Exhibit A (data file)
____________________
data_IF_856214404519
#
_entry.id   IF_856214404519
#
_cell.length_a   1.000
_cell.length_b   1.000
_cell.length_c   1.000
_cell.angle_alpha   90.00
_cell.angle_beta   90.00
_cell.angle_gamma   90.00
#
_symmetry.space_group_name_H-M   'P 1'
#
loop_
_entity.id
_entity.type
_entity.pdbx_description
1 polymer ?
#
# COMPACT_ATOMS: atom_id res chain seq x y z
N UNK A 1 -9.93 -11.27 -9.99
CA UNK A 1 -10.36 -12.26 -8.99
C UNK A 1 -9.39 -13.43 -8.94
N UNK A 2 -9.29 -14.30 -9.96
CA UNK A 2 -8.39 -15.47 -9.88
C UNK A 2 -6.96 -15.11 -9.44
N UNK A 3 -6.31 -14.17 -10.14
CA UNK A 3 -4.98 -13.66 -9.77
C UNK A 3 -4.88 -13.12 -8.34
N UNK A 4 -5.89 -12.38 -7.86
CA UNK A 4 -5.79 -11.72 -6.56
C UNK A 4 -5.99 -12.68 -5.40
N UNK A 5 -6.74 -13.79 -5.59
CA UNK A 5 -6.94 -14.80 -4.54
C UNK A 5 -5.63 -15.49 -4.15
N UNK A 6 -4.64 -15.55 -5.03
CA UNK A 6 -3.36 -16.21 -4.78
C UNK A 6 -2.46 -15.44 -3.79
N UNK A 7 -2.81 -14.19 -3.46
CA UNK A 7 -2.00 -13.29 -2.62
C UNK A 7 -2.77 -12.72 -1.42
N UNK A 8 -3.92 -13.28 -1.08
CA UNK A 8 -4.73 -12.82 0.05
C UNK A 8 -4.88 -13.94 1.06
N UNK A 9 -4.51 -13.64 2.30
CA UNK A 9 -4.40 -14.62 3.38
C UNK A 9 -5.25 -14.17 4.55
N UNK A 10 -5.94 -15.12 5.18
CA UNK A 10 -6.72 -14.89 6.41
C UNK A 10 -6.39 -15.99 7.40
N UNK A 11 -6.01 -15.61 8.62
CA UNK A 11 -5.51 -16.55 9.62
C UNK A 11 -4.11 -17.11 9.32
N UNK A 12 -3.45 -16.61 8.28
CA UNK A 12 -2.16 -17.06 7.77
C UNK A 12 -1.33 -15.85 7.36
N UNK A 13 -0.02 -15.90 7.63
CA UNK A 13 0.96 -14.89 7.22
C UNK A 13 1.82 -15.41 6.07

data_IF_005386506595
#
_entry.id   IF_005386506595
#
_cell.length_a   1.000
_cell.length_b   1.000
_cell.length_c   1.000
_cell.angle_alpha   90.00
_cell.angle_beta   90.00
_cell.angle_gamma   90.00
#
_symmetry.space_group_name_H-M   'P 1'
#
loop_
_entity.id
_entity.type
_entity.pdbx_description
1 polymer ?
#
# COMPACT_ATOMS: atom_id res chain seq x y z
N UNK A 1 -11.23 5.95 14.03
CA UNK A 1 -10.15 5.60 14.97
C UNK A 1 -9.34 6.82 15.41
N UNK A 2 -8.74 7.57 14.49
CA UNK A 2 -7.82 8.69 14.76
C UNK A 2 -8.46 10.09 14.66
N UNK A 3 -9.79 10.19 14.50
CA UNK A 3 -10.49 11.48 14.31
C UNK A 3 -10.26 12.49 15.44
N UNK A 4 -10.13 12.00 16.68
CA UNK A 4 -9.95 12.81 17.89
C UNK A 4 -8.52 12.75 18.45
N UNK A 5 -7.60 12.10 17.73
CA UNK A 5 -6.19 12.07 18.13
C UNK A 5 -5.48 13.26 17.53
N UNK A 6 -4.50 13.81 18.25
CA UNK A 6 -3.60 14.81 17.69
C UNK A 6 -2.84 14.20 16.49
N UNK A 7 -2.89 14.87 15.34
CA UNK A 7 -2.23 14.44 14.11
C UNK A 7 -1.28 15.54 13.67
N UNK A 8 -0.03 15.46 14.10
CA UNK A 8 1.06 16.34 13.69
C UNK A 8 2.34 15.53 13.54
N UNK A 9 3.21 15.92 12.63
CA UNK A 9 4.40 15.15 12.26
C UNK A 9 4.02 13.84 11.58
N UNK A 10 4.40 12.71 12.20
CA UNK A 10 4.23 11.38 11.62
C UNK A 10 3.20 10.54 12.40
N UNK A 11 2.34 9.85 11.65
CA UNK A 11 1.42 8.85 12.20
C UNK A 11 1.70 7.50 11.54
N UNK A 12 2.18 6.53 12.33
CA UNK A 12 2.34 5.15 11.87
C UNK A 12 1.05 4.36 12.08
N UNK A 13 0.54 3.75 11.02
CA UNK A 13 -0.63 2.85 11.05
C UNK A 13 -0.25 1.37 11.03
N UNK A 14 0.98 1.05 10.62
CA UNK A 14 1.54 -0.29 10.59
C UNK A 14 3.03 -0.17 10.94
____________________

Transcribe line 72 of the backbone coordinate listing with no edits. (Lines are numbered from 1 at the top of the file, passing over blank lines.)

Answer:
#